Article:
During a recent interview, Dr. Antonella Rivera, CORAL’s Principal Investigator in Honduras, perfectly summed up our approach to conservation: “If we really want to make a difference with science, we have to involve the people who are most affected.”
People and communities are always at the forefront of our work to save coral reefs.
And now, Dr. Rivera and our Mesoamerican Regional Program Director Jenny Myton and Program Coordinator Julio San Martín Chicas have the research to prove that this approach works.
They recently published a five-year study about fisheries co-management in Tela Bay, Honduras in Sustainability Science. Entitled Transitioning to co-management in Caribbean reef fisheries: Tela Bay case study, the study identifies two key factors to achieve successful management of fisheries in Tela Bay, Honduras: strong interpersonal relationships and diverse, collaborative working groups.
In 2016, with fish stocks dangerously low for the multiple and distinct communities that depend on them for food security and livelihoods (90% of what is caught in Tela Bay is consumed locally), a group of Tela Bay fishers joined CORAL and our partners at the table, ready to find solutions. In the past, neither government-led nor outside approaches to fisheries management had had very much success. This time, though, survival was on the line and navigating a path forward was essential.
“Traditionally, fisheries management in Honduras was very top-down,” remarks Dr. Rivera, “meaning that the government made regulations that were sometimes backed by researchers, sometimes not, and fishers didn’t always comply because they were not a part of the process to develop those regulations and they didn’t necessarily agree with them.”
At CORAL, we believe in working from the ground up. We start with local people by identifying their needs and community leaders, and then we provide them with the tools and resources they need to protect their own resources. “As an NGO, we remain neutral observers to the process of bridging disagreements,” says Dr. Rivera. “We’re there as an external actor listening to both sides of the story.”
Over the course of five years, our team in Tela worked to build a web of interpersonal relationships between the private and the public sectors. We conducted open-ended interviews with government and non-government stakeholders, we held community dialogues across six Tela Bay fishery communities, we conducted detailed surveys about socioeconomic conditions to assess local fishing practices and fishery dependence across cultures, and we identified fishers’ perceptions regarding governance and interpersonal relationships.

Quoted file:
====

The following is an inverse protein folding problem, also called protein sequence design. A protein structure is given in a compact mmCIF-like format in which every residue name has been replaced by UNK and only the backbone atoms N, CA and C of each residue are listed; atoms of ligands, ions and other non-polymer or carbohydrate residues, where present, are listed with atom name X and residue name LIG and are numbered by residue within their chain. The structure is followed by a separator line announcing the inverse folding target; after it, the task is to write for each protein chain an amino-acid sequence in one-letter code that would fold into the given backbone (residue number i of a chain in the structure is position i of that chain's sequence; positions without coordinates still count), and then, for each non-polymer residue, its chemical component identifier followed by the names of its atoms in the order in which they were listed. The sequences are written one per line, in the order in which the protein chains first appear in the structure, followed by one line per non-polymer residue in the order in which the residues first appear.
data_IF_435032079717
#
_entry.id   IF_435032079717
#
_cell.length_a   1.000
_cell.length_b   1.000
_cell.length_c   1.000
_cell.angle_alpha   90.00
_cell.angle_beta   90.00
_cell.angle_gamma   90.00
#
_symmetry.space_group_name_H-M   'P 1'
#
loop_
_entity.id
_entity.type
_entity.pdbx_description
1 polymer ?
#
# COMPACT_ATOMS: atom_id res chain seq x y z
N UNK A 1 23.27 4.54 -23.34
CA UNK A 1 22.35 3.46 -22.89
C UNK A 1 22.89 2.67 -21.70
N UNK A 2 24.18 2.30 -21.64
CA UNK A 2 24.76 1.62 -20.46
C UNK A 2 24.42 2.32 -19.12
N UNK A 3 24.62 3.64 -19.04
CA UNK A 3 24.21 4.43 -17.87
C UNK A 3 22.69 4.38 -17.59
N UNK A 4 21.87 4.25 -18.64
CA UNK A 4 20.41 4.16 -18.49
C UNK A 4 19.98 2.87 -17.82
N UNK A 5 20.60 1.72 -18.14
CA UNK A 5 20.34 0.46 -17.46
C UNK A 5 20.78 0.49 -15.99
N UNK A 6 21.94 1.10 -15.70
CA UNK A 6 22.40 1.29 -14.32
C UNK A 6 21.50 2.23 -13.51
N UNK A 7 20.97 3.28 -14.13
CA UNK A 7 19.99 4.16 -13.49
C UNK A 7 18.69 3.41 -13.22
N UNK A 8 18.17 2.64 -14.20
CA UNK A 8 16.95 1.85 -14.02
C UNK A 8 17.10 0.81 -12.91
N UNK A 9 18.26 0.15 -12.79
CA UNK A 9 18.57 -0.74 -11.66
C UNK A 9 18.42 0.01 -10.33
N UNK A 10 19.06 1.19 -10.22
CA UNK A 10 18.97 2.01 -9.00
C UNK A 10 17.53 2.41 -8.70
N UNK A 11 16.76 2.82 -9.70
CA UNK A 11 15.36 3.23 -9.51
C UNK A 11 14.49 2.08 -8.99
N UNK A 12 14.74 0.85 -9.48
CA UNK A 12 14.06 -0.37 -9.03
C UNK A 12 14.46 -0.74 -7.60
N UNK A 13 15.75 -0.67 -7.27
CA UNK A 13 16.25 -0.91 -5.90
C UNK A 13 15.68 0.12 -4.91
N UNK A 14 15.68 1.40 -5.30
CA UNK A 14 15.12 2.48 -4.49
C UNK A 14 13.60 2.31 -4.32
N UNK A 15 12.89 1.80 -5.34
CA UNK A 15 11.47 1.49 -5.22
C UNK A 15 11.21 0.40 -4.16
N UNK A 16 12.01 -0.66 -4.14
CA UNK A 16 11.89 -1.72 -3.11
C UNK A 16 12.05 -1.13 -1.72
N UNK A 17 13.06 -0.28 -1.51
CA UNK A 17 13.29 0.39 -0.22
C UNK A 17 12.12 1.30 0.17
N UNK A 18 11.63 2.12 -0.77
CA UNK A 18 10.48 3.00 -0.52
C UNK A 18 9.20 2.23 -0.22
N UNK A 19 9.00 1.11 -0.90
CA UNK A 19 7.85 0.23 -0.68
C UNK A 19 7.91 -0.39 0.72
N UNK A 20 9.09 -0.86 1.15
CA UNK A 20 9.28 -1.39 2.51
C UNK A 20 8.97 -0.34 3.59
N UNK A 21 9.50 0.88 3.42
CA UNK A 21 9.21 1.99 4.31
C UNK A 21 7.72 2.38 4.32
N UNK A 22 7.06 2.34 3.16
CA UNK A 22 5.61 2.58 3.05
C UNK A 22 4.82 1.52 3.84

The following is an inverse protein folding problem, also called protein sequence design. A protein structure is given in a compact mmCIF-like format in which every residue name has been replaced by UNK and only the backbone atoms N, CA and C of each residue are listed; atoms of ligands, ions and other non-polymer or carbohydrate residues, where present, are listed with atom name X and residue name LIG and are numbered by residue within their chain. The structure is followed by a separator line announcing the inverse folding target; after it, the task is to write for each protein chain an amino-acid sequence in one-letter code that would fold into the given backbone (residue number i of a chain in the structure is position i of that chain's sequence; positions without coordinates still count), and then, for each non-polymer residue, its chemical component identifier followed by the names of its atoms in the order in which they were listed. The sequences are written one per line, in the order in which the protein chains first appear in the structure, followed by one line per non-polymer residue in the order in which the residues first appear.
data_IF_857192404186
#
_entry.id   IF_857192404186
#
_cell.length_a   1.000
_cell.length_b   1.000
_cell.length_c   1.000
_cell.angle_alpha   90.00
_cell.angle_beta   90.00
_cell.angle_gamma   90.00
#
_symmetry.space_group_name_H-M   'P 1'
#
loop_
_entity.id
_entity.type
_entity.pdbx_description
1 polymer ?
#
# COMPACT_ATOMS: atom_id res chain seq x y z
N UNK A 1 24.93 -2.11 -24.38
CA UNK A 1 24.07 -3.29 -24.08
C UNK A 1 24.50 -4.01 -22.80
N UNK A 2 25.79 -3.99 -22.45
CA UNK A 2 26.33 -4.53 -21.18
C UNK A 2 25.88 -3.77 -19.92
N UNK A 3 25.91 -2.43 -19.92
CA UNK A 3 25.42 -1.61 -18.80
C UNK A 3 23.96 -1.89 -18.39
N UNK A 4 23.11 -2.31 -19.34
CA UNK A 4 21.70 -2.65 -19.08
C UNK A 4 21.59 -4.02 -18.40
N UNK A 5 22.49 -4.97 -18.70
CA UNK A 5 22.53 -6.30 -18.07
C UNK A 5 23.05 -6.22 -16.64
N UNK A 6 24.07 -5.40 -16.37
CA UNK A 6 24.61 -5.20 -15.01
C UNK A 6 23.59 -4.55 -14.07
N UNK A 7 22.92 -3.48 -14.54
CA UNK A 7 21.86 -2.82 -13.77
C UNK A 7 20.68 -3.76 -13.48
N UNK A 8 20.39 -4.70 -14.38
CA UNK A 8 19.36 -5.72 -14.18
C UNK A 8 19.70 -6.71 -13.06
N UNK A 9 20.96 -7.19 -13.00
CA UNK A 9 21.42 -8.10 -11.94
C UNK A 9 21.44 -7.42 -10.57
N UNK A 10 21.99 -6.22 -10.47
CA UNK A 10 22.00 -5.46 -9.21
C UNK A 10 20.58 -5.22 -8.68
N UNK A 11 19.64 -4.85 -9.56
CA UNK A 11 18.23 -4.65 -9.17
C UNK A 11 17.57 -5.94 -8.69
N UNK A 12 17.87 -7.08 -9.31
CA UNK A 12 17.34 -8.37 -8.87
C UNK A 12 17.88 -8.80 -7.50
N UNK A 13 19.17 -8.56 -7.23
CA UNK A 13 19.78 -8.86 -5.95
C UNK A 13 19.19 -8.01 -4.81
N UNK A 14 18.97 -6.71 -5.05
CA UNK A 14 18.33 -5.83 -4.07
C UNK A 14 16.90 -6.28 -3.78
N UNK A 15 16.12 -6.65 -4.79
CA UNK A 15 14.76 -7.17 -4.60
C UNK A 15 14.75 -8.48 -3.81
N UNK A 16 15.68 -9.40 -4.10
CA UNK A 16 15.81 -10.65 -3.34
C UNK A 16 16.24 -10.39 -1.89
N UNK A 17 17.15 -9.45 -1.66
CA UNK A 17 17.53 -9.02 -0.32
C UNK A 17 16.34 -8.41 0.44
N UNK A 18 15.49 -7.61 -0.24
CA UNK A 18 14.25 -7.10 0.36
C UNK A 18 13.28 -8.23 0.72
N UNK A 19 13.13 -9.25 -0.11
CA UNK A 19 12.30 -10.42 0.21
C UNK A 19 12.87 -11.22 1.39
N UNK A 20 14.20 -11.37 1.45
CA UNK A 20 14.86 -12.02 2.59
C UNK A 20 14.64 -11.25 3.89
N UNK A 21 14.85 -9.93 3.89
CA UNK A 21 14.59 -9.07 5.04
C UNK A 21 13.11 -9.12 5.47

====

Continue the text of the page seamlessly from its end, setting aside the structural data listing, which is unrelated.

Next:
The outcome was a collaborative group of local individuals and institutions committed to preserving Tela Bay. The group created a robust co-management plan to protect Tela’s fisheries that involved NGOs, community representatives, and government. And because all stakeholders are involved and have a vested interest, the plan is working—populations of previously over-exploited species, like the lane snapper, are now maintained at sustainable levels, providing benefits to both reefs and the people who depend on them.
“In this case, everyone came to the table to determine the regulations together,” says Dr. Rivera. “Because they were all a part of the process and they agreed with the regulations, they are invested in the enforcement. They designed and passed these rules, so they are also making sure that their neighbors who come from different communities follow the rules. It works.”
According to Dr. Rivera, Myton, and San-Martín Chicas, relationship-building continues to be at the forefront of this plan’s success. “Trust, one of the main aspects of social capital, takes time to build and is easily lost,” they write in their published paper. “Therefore, it is important to continue investing in schemes that promote trust such as fishers’ associations and bridging organizations.”
In the case of Tela Bay, the first step to building the successful co-management structure was to strengthen local institutions and outline governance plans. Once that was done, the power-sharing structure had a solid foundation to stand upon. And now that the plan is up and running, maintaining trust and relationships between the various organizations and entities remains a high priority. In other words, the key was to build alliances—something CORAL has been doing for nearly 35 years.
When asked whether or not her time with Tela Bay was transformative for her as a scientist, Dr. Rivera took a moment to reflect before responding. “It really changed me because my passion is to ensure that communities have a voice in the process, but I’m still a scientist and have to try to remain neutral. But as part of this process, you’re immersed; you get to know everyone, their children, what their aspirations are. You really become more empathetic to their experience and you understand what their needs are.”
That change that Dr. Rivera describes is what is so powerful about building these kinds of bridges—when you bring people together and ensure everyone has a spot at the table, it changes people. It builds the kind of trust and empathy that leads to collaboration, and ultimately leads to the successful management of coral reefs.